“Before launching the project, we surveyed Russian opposition figures to understand which messages would be more persuasive,” Kokoshko told The Record.

For example, it turned out that many Russians don’t know where to get reliable information about the war, so Torrents of Truth adds a text file with a list of trusted news sources to each folder with a pirated movie.

Another distinctive feature of the campaign is that it does not explicitly blame the Russians for the war and the atrocities committed by their army, but calls on them to take action.

In total, Torrents of Truth uploaded 21 torrent files to RuTracker, Demonoid, The Pirate Bay, 1337x and other torrent trackers popular in Russia. Among these files are newly released movies and series like The Matrix, Ozark, Stranger Things, and Peaky Blinders.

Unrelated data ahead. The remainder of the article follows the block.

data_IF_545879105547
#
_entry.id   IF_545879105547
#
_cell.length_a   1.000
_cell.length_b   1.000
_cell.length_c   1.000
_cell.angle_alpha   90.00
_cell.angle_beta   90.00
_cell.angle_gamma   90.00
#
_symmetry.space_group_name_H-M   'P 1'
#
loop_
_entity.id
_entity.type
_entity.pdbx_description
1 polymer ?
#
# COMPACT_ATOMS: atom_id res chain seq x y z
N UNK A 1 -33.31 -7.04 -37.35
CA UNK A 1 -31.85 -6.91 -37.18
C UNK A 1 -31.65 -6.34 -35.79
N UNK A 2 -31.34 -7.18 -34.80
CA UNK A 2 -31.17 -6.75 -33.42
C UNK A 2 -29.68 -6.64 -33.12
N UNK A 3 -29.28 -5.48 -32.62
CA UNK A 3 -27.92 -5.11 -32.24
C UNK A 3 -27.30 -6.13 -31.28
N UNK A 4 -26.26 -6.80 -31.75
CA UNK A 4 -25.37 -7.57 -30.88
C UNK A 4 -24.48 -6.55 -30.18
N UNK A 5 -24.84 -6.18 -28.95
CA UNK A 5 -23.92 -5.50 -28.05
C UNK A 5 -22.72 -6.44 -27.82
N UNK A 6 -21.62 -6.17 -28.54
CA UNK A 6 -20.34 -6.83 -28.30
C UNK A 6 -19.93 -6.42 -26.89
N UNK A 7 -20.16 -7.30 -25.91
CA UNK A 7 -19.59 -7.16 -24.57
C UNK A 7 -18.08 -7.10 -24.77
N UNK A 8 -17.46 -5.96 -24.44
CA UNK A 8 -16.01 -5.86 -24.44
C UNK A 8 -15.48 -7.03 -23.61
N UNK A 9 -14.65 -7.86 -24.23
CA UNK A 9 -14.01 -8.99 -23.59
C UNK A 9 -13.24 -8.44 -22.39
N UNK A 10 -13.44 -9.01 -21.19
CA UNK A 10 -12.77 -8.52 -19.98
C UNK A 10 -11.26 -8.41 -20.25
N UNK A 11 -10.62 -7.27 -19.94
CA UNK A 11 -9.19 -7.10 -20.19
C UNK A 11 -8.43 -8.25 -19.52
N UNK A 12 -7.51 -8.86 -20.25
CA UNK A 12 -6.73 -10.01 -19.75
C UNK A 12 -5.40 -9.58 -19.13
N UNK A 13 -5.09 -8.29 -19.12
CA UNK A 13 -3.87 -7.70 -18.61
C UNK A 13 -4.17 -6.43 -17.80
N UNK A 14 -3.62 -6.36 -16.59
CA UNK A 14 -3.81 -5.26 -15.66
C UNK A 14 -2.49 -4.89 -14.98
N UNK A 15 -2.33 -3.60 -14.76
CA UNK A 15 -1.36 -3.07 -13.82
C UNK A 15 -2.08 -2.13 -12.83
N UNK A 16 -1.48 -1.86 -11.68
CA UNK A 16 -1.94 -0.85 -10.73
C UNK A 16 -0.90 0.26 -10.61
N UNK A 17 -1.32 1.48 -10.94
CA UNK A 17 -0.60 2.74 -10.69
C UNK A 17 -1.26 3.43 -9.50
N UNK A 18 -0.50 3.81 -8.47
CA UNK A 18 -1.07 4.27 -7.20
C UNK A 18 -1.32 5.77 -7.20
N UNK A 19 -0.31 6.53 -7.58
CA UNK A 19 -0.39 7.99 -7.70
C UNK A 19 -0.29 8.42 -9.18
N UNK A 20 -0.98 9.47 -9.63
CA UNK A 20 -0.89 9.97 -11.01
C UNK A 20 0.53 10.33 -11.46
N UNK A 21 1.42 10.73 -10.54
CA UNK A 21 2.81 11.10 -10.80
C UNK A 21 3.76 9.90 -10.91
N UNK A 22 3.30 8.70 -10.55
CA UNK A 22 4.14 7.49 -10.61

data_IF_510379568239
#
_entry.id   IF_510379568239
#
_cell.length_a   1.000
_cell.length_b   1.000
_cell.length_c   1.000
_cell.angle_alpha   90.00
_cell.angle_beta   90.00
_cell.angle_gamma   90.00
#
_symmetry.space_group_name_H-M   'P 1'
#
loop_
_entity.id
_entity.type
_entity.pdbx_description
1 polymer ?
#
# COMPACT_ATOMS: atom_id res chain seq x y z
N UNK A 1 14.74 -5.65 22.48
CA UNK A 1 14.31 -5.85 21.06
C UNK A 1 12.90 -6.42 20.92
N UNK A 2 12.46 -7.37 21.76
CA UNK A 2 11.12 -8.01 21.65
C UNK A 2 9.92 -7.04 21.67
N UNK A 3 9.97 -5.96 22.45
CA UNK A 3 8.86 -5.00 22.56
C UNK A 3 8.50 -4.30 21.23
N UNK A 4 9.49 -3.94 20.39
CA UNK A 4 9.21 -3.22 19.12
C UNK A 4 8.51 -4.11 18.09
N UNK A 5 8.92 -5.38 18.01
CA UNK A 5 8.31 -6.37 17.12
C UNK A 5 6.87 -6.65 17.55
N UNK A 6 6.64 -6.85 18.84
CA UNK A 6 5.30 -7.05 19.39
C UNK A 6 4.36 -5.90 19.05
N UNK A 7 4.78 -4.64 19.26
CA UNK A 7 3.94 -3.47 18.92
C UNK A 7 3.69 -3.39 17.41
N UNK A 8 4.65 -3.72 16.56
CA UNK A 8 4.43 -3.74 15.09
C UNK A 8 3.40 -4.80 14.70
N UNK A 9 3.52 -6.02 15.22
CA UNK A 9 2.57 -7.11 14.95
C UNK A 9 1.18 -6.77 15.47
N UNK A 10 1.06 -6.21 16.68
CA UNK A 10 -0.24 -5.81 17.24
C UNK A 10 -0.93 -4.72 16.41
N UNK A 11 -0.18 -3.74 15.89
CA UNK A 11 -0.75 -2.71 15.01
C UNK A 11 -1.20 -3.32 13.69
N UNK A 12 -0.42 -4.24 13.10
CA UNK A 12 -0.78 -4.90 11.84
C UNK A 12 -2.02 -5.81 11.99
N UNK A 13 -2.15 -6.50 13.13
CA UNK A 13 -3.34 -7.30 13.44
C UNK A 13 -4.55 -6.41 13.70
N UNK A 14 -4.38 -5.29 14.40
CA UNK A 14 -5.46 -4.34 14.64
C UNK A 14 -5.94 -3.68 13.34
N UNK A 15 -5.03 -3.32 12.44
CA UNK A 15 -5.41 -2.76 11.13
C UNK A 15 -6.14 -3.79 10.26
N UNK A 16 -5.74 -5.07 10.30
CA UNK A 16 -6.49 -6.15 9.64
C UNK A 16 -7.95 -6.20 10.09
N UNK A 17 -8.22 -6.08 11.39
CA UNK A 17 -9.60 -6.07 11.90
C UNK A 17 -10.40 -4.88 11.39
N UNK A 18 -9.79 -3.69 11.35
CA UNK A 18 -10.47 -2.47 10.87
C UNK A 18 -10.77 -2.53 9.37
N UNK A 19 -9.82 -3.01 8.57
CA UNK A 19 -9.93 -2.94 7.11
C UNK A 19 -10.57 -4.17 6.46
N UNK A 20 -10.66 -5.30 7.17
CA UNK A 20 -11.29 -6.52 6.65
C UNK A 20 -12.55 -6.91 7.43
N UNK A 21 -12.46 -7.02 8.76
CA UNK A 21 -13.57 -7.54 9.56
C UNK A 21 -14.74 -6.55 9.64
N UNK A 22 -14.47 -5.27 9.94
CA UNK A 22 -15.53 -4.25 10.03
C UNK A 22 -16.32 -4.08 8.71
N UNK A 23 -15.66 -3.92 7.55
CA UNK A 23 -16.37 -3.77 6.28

According to Kokoshko, the hardest part of the process was uploading the movie to the torrent platform and not getting banned. Another challenge was to make the content popular, since films that are downloaded the most get the most exposure.

Some torrent files have more than a thousand downloads, she said, but it’s impossible to say how many Russians viewed the content.

Torrents of Truth has estimated that around 43% of Russians obtain movies and TV shows illegally. “This means that around 62 million people in Russia have the potential to become targets of our cyber action,” the project creators said.

The risk of telling the truth

Telling the truth in Russia is dangerous. The Kremlin has labeled Russian opposition journalists and celebrities “foreign agents” and forced them to leave the country. Independent foreign media are also banned in Russia.

Those who defy the Kremlin’s disinformation narrative can be fined up to $45,000 or imprisoned for up to 15 years.